Retires himselfe, or else stands still
Till you come forth. Wash, dresse, be briefe in praying:
Few Beads are best, when once we goe a Maying.
Come, my Corinna, come; and comming, marke
How each field turns a street; each street a Parke
                     Made green, and trimm’d with trees: see how
                     Devotion gives each House a Bough,
                     Or Branch: Each Porch, each doore, ere this,
                     An Arke a Tabernacle is
Made up of white-thorn neatly enterwove;
As if here were those cooler shades of love.
                     Can such delights be in the street,
                     And open fields, and we not see’t?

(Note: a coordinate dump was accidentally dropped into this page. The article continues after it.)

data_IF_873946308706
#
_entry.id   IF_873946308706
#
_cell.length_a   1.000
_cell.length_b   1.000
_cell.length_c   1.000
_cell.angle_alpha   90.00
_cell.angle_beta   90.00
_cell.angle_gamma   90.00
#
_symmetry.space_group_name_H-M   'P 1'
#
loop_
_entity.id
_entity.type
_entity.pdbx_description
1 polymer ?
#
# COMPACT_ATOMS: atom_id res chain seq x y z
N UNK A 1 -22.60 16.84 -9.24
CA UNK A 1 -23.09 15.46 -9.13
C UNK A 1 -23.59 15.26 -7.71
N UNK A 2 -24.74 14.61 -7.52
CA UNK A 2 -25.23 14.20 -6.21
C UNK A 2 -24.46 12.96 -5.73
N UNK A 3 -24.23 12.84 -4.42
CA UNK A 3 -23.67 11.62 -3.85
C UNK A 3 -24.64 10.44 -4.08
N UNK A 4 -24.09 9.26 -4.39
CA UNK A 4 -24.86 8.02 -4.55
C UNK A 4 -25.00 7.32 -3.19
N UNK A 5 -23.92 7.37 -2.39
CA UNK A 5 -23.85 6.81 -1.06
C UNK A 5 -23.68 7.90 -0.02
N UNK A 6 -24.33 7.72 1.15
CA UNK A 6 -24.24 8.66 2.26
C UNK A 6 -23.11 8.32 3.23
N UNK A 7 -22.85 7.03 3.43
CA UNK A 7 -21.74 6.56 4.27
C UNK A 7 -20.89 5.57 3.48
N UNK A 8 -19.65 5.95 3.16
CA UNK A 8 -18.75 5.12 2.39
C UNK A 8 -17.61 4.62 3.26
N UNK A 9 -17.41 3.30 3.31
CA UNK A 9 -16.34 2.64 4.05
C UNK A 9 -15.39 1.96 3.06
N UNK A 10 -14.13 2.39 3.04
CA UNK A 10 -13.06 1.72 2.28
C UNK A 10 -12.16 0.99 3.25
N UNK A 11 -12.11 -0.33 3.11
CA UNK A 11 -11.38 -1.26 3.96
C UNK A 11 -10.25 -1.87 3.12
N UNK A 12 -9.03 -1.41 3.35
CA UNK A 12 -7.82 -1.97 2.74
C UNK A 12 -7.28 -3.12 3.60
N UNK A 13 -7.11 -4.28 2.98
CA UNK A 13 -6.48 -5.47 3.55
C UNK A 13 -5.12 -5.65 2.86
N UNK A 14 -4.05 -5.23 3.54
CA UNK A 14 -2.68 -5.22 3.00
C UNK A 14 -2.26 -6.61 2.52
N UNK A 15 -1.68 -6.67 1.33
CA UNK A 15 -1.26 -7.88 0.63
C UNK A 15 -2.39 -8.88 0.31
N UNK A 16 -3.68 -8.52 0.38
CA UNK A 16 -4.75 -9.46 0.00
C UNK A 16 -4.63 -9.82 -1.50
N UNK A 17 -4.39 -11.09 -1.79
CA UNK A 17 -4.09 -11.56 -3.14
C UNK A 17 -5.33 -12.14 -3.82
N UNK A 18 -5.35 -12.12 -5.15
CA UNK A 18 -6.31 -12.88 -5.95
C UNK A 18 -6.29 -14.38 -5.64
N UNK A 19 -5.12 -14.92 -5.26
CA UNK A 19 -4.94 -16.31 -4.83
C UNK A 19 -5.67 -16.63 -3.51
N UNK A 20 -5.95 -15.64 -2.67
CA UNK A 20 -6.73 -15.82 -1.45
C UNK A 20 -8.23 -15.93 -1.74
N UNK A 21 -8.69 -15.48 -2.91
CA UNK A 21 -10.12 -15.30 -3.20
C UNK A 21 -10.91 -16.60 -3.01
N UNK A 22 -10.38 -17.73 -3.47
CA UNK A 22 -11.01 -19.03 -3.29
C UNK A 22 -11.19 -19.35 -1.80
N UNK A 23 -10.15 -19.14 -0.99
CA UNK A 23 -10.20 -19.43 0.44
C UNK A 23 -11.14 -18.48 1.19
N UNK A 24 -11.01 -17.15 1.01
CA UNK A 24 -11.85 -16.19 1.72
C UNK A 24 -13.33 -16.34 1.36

Come, we’ll abroad; and let’s obay
                     The Proclamation made for May:
And sin no more, as we have done, by staying;
But my Corinna, come, let’s goe a Maying.
There’s not a budding Boy, or Girle, this day,
But is got up, and gone to bring in May.
                     A deale of Youth, ere this, is come
                     Back, and with White-thorn laden home.
                     Some have dispatcht their Cakes and Creame,
                     Before that we have left to dreame:
And some have wept, and woo’d, and plighted Troth,
And chose their Priest, ere we can cast off sloth:
                     Many a green-gown has been given;
                     Many a kisse, both odde and even:
                     Many a glance too has been sent
                     From out the eye, Loves Firmament:
Many a jest told of the Keyes betraying